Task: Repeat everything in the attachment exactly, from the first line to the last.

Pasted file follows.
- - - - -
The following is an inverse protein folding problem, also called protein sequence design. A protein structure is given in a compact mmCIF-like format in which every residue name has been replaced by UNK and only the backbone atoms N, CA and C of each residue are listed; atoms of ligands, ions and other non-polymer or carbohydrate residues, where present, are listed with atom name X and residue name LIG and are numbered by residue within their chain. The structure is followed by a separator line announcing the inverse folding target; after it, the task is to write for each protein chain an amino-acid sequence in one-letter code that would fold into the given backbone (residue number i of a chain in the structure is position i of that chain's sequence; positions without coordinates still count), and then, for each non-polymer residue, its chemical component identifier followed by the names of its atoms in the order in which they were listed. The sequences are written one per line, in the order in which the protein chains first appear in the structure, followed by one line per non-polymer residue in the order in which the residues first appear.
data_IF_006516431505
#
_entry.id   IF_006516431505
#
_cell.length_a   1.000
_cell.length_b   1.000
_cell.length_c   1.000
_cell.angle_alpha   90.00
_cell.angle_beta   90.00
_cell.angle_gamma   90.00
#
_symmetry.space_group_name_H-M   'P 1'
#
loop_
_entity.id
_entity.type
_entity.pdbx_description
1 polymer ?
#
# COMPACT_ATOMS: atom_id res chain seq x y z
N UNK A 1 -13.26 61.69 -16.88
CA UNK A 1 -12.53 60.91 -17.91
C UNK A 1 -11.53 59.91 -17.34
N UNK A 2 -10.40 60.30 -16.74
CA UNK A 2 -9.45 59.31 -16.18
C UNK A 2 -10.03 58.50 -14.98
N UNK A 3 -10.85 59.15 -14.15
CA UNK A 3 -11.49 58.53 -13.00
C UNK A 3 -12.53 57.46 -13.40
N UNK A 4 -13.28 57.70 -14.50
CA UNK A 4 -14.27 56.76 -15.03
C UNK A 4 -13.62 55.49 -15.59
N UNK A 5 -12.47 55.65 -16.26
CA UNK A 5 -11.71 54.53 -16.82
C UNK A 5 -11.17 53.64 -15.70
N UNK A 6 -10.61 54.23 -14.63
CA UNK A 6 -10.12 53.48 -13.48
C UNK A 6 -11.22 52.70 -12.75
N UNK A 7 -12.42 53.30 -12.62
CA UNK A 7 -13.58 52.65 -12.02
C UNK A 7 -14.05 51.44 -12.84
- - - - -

The following is an inverse protein folding problem, also called protein sequence design. A protein structure is given in a compact mmCIF-like format in which every residue name has been replaced by UNK and only the backbone atoms N, CA and C of each residue are listed; atoms of ligands, ions and other non-polymer or carbohydrate residues, where present, are listed with atom name X and residue name LIG and are numbered by residue within their chain. The structure is followed by a separator line announcing the inverse folding target; after it, the task is to write for each protein chain an amino-acid sequence in one-letter code that would fold into the given backbone (residue number i of a chain in the structure is position i of that chain's sequence; positions without coordinates still count), and then, for each non-polymer residue, its chemical component identifier followed by the names of its atoms in the order in which they were listed. The sequences are written one per line, in the order in which the protein chains first appear in the structure, followed by one line per non-polymer residue in the order in which the residues first appear.
data_IF_006516431505
#
_entry.id   IF_006516431505
#
_cell.length_a   1.000
_cell.length_b   1.000
_cell.length_c   1.000
_cell.angle_alpha   90.00
_cell.angle_beta   90.00
_cell.angle_gamma   90.00
#
_symmetry.space_group_name_H-M   'P 1'
#
loop_
_entity.id
_entity.type
_entity.pdbx_description
1 polymer ?
#
# COMPACT_ATOMS: atom_id res chain seq x y z
N UNK A 1 -13.26 61.69 -16.88
CA UNK A 1 -12.53 60.91 -17.91
C UNK A 1 -11.53 59.91 -17.34
N UNK A 2 -10.40 60.30 -16.74
CA UNK A 2 -9.45 59.31 -16.18
C UNK A 2 -10.03 58.50 -14.98
N UNK A 3 -10.85 59.15 -14.15
CA UNK A 3 -11.49 58.53 -13.00
C UNK A 3 -12.53 57.46 -13.40
N UNK A 4 -13.28 57.70 -14.50
CA UNK A 4 -14.27 56.76 -15.03
C UNK A 4 -13.62 55.49 -15.59
N UNK A 5 -12.47 55.65 -16.26
CA UNK A 5 -11.71 54.53 -16.82
C UNK A 5 -11.17 53.64 -15.70
N UNK A 6 -10.61 54.23 -14.63
CA UNK A 6 -10.12 53.48 -13.48
C UNK A 6 -11.22 52.70 -12.75
N UNK A 7 -12.42 53.30 -12.62
CA UNK A 7 -13.58 52.65 -12.02
C UNK A 7 -14.05 51.44 -12.84